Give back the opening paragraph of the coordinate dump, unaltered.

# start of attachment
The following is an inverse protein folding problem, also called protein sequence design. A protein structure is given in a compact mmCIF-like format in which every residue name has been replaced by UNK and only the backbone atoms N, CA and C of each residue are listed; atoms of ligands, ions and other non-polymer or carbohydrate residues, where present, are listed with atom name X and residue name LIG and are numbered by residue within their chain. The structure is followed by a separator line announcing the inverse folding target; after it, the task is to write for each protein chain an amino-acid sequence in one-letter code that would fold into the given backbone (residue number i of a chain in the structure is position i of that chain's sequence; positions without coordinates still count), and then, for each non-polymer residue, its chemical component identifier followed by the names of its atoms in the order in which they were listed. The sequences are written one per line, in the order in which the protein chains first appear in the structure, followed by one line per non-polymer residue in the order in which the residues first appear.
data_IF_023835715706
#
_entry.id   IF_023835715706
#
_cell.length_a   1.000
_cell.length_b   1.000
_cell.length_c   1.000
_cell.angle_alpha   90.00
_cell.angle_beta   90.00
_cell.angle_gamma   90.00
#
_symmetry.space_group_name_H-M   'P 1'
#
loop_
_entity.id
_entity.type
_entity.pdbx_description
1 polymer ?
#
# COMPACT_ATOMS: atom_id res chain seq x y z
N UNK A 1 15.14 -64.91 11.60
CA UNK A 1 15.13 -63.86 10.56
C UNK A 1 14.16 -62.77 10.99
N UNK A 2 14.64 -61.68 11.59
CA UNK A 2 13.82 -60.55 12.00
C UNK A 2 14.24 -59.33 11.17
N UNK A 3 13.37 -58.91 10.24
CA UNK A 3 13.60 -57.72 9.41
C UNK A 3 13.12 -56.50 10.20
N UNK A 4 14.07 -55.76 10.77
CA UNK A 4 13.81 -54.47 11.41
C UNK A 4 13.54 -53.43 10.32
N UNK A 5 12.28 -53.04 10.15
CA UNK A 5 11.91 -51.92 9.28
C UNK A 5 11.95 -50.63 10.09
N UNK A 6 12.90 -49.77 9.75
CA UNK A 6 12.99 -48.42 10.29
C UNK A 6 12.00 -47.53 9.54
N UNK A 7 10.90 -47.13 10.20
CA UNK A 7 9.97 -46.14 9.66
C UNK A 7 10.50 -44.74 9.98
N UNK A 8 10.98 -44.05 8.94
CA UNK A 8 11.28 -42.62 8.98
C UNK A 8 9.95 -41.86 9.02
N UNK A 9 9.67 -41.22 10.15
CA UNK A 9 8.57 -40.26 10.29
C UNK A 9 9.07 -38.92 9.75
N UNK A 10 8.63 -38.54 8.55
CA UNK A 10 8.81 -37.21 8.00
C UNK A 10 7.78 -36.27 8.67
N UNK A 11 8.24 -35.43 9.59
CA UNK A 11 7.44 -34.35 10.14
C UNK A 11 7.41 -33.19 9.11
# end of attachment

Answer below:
The following is an inverse protein folding problem, also called protein sequence design. A protein structure is given in a compact mmCIF-like format in which every residue name has been replaced by UNK and only the backbone atoms N, CA and C of each residue are listed; atoms of ligands, ions and other non-polymer or carbohydrate residues, where present, are listed with atom name X and residue name LIG and are numbered by residue within their chain. The structure is followed by a separator line announcing the inverse folding target; after it, the task is to write for each protein chain an amino-acid sequence in one-letter code that would fold into the given backbone (residue number i of a chain in the structure is position i of that chain's sequence; positions without coordinates still count), and then, for each non-polymer residue, its chemical component identifier followed by the names of its atoms in the order in which they were listed. The sequences are written one per line, in the order in which the protein chains first appear in the structure, followed by one line per non-polymer residue in the order in which the residues first appear.